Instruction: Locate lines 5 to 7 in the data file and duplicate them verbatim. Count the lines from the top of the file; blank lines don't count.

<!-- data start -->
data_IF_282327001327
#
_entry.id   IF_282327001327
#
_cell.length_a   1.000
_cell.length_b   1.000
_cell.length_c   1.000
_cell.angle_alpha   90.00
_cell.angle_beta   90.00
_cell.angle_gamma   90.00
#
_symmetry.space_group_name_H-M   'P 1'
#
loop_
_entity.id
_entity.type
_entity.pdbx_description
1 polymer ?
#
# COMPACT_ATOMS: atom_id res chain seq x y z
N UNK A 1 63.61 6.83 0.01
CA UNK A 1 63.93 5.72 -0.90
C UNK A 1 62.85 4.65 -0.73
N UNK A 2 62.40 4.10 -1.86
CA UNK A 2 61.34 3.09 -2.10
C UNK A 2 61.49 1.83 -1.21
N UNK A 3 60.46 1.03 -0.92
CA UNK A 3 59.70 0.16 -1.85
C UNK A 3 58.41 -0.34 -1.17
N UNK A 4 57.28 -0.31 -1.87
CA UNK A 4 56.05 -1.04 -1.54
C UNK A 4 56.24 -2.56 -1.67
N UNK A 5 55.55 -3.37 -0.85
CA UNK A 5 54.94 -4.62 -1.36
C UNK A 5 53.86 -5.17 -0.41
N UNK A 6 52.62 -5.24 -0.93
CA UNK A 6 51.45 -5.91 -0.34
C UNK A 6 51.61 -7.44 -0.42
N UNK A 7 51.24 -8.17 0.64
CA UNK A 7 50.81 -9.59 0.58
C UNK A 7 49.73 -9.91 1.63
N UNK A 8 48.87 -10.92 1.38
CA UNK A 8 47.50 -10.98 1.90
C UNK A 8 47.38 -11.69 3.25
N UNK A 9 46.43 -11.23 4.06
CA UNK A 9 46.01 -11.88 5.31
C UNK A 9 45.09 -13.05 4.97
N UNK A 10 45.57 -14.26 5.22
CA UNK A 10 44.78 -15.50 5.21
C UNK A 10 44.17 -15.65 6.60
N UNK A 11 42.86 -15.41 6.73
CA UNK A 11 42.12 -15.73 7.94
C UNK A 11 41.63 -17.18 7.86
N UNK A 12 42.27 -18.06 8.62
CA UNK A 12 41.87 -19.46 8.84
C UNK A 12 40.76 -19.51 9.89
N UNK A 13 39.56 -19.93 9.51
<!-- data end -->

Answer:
_cell.length_a   1.000
_cell.length_b   1.000
_cell.length_c   1.000